I have spoken before about the shift from first to second, which is a difficult one because of the speed difference being larger than from second to third and so forth. Quite often the engaging dogs on second gear get rounded off by spirited shifting. All it takes to fix it are new parts. If you want to shift that way—bang ’em through, clutchless shifting—there may be a cost. But if we’re real enthusiasts, we don’t mind replacing gears, do we?
Another set of problems comes about from either pushing the shift drum too far, in which case the gearbox jumps into a neutral of the ratio you were selecting or kicks back out of the ratio to which you were shifting. There’s an eccentric pin in the assembled engine that determines how far the shift arm can move. Sometimes I found that adjustment was not correct. When I corrected it, I could see the claw pushed the drum almost into the next position. The rule I found was that the shift claw should stop pushing about a millimeter before the shift drum drops into its next locked detented position.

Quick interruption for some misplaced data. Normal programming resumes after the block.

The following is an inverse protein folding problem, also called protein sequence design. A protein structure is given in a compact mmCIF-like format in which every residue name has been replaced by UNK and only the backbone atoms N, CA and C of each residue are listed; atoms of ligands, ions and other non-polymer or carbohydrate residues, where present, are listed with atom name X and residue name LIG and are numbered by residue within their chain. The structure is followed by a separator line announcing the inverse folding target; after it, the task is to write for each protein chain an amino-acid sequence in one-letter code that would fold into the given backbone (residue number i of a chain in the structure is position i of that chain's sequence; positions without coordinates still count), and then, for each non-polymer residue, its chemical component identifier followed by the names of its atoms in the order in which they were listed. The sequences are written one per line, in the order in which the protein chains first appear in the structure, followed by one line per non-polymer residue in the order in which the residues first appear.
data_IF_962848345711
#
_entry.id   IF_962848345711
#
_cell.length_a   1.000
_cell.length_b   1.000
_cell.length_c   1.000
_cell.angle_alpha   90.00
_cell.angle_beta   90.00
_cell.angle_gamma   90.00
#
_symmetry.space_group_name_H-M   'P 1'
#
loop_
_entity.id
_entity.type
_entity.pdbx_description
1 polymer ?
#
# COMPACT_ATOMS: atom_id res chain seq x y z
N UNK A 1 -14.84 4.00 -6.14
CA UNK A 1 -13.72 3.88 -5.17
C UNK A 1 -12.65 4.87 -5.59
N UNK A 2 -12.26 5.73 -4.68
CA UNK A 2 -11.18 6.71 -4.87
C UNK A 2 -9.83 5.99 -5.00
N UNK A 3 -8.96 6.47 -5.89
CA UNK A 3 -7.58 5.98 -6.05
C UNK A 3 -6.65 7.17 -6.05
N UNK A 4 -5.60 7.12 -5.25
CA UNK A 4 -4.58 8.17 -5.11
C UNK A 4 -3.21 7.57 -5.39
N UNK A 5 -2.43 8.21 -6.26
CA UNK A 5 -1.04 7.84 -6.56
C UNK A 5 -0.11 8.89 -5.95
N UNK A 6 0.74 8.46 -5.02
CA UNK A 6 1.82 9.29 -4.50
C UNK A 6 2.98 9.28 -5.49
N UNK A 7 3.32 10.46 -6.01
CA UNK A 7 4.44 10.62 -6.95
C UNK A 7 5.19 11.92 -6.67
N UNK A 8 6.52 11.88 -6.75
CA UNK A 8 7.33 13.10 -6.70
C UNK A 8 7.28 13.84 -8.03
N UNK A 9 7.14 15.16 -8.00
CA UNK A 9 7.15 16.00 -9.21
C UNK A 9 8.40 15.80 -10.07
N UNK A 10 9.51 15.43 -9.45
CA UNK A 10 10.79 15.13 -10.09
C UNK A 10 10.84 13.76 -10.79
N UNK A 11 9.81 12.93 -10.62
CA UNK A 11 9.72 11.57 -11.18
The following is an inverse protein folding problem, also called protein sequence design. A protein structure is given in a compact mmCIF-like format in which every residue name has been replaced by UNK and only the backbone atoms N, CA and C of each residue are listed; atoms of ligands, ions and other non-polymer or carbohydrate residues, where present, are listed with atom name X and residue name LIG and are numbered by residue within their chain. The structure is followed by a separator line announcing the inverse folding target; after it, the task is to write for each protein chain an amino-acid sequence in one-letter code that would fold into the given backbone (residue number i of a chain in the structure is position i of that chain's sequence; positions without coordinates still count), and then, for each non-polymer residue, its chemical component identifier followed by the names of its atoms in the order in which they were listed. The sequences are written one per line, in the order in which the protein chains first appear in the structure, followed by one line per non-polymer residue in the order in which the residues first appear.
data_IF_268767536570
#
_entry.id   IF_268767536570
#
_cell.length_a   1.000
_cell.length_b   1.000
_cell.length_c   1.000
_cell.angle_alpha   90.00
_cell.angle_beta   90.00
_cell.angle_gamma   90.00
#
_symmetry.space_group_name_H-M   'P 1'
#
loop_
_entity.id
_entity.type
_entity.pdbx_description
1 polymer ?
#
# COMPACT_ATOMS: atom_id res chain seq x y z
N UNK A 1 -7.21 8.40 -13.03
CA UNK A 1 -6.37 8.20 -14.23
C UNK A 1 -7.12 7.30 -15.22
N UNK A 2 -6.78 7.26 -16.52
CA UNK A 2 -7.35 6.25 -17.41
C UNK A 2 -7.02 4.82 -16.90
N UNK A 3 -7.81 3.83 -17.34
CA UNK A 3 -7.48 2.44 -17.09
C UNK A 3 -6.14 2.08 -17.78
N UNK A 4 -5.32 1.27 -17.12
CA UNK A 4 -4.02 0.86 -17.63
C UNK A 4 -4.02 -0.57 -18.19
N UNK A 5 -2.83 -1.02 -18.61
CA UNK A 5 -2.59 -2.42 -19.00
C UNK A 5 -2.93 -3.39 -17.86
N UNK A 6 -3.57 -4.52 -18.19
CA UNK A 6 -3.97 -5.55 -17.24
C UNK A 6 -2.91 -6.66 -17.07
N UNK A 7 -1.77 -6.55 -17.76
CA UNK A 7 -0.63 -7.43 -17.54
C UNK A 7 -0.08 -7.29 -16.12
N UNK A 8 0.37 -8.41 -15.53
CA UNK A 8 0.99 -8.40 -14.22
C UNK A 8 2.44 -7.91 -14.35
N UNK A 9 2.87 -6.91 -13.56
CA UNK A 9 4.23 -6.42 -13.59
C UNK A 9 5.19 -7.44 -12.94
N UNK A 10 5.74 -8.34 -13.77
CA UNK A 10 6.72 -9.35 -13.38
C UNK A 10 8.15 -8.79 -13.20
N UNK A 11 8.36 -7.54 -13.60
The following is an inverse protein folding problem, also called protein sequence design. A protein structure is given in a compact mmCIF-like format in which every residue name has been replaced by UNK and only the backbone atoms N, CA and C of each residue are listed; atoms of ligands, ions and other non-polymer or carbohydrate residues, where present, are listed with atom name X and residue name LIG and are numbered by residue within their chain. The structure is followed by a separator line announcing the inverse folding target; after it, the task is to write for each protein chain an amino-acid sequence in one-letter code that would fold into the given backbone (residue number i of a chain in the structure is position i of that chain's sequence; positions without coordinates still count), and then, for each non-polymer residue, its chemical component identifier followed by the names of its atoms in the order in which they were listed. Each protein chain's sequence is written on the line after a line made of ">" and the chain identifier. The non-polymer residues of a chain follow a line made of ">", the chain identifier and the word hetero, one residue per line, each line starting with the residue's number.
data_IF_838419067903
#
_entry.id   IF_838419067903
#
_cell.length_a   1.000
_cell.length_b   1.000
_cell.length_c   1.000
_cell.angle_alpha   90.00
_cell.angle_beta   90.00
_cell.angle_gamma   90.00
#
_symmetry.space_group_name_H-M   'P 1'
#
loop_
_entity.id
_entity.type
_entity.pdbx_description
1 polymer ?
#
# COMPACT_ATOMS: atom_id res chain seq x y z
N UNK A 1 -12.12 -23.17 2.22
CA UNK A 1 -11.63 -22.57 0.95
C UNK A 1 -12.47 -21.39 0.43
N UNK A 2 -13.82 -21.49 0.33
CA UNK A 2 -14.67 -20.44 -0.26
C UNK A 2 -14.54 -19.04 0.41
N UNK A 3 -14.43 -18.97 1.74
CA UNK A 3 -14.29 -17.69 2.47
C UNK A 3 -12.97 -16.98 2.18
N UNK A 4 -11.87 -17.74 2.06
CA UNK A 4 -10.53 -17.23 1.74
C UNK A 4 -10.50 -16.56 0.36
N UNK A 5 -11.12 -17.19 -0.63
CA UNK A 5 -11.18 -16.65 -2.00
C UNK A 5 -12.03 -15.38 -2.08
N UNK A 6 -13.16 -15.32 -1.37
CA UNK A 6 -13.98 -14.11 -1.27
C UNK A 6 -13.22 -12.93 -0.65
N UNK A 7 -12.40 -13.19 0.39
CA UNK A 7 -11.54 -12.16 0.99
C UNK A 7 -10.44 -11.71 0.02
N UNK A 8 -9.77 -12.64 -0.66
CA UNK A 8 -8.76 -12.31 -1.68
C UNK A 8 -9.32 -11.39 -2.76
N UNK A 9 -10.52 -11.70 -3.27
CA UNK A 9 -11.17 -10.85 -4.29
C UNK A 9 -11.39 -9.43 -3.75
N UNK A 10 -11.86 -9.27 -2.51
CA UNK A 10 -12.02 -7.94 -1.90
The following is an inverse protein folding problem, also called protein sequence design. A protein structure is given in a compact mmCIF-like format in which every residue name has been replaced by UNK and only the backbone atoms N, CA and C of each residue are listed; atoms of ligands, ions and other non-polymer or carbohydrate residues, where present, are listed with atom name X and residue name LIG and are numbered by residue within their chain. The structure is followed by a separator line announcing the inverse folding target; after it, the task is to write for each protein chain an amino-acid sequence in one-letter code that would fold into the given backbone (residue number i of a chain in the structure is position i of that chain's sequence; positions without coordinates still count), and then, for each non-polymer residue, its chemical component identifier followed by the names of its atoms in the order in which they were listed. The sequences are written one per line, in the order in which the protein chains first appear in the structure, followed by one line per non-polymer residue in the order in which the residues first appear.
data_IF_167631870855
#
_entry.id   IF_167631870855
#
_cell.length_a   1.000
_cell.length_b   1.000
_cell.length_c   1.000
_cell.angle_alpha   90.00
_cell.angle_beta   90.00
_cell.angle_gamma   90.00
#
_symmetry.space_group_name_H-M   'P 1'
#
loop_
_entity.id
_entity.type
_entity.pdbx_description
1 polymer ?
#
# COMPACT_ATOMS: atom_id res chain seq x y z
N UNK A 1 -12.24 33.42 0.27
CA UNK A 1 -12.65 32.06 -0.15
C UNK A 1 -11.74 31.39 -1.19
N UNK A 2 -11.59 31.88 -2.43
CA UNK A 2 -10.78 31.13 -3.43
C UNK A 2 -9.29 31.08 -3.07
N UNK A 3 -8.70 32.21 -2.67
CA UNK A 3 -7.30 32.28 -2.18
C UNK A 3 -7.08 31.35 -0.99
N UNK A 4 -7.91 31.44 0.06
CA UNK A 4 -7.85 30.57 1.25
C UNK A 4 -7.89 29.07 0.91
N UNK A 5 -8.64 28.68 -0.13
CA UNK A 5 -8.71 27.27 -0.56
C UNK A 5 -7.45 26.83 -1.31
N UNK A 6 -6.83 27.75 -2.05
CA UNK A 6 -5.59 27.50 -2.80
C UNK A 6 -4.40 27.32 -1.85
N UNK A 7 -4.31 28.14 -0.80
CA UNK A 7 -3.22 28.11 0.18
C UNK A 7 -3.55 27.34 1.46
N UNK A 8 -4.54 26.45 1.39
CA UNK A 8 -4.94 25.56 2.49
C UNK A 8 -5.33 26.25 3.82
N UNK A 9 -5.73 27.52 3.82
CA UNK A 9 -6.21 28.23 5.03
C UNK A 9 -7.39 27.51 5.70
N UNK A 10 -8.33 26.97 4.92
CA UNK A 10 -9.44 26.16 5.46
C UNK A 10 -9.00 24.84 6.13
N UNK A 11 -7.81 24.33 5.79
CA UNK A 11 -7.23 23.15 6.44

At one point in my early days, I had a bike with a Burman gearbox, which, instead of having dogs, had fine splines. That was valued by some riders because it had almost no backlash. But it was the scourge of people who wanted to shift quickly because there was so little space between one spline and the next, which offered very little time for a rapid engagement. In general, those Burman gearboxes with splined dogs were not for the sporting rider.
All of this stuff makes sense to you after you’ve played with it a lot. For those of you who are interested in doing this sort of work, get yourself a junk motorcycle and play with it. It’s the only way you’re going to get familiar with what the parts actually look like.
Source : https://www.cycleworld.com/what-are-causes-poor-shifting-in-motorcycling